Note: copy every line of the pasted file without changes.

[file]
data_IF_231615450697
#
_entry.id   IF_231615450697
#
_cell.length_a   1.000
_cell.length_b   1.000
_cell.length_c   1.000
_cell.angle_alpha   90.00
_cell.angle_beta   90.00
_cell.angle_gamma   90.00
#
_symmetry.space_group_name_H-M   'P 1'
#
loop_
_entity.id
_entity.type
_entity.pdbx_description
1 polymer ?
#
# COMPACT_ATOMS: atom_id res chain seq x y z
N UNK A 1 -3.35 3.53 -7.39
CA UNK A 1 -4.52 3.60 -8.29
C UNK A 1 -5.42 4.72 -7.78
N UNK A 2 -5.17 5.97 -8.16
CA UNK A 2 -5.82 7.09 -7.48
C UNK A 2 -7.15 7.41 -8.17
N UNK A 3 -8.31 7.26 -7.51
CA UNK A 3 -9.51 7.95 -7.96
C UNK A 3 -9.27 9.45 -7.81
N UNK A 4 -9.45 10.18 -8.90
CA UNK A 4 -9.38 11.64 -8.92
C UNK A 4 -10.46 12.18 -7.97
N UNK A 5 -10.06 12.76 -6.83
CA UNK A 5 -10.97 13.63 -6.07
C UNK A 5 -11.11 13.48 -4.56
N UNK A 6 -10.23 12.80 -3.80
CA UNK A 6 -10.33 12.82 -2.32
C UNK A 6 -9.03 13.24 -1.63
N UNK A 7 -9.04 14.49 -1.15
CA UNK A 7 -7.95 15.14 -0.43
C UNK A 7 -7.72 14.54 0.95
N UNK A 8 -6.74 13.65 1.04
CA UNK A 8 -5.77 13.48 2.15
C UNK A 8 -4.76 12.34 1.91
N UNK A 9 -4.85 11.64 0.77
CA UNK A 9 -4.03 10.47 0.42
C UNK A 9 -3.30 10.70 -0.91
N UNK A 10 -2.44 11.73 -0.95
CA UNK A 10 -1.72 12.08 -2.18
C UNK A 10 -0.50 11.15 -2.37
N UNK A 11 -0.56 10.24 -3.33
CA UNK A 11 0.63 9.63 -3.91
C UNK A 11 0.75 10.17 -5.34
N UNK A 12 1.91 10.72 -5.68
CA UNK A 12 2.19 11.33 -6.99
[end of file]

data_IF_231615450697
#
_entry.id   IF_231615450697
#
_cell.length_a   1.000
_cell.length_b   1.000
_cell.length_c   1.000
_cell.angle_alpha   90.00
_cell.angle_beta   90.00
_cell.angle_gamma   90.00
#
_symmetry.space_group_name_H-M   'P 1'
#
loop_
_entity.id
_entity.type
_entity.pdbx_description
1 polymer ?
#
# COMPACT_ATOMS: atom_id res chain seq x y z
N UNK A 1 -3.35 3.53 -7.39
CA UNK A 1 -4.52 3.60 -8.29
C UNK A 1 -5.42 4.72 -7.78
N UNK A 2 -5.17 5.97 -8.16
CA UNK A 2 -5.82 7.09 -7.48
C UNK A 2 -7.15 7.41 -8.17
N UNK A 3 -8.31 7.26 -7.51
CA UNK A 3 -9.51 7.95 -7.96
C UNK A 3 -9.27 9.45 -7.81
N UNK A 4 -9.45 10.18 -8.90
CA UNK A 4 -9.38 11.64 -8.92
C UNK A 4 -10.46 12.18 -7.97
N UNK A 5 -10.06 12.76 -6.83
CA UNK A 5 -10.97 13.63 -6.07
C UNK A 5 -11.11 13.48 -4.56
N UNK A 6 -10.23 12.80 -3.80
CA UNK A 6 -10.33 12.82 -2.32
C UNK A 6 -9.03 13.24 -1.63
N UNK A 7 -9.04 14.49 -1.15
CA UNK A 7 -7.95 15.14 -0.43
C UNK A 7 -7.72 14.54 0.95
N UNK A 8 -6.74 13.65 1.04
CA UNK A 8 -5.77 13.48 2.15
C UNK A 8 -4.76 12.34 1.91
N UNK A 9 -4.85 11.64 0.77
CA UNK A 9 -4.03 10.47 0.42
C UNK A 9 -3.30 10.70 -0.91
N UNK A 10 -2.44 11.73 -0.95
CA UNK A 10 -1.72 12.08 -2.18
C UNK A 10 -0.50 11.15 -2.37
N UNK A 11 -0.56 10.24 -3.33
CA UNK A 11 0.63 9.63 -3.91
C UNK A 11 0.75 10.17 -5.34
N UNK A 12 1.91 10.72 -5.68
CA UNK A 12 2.19 11.33 -6.99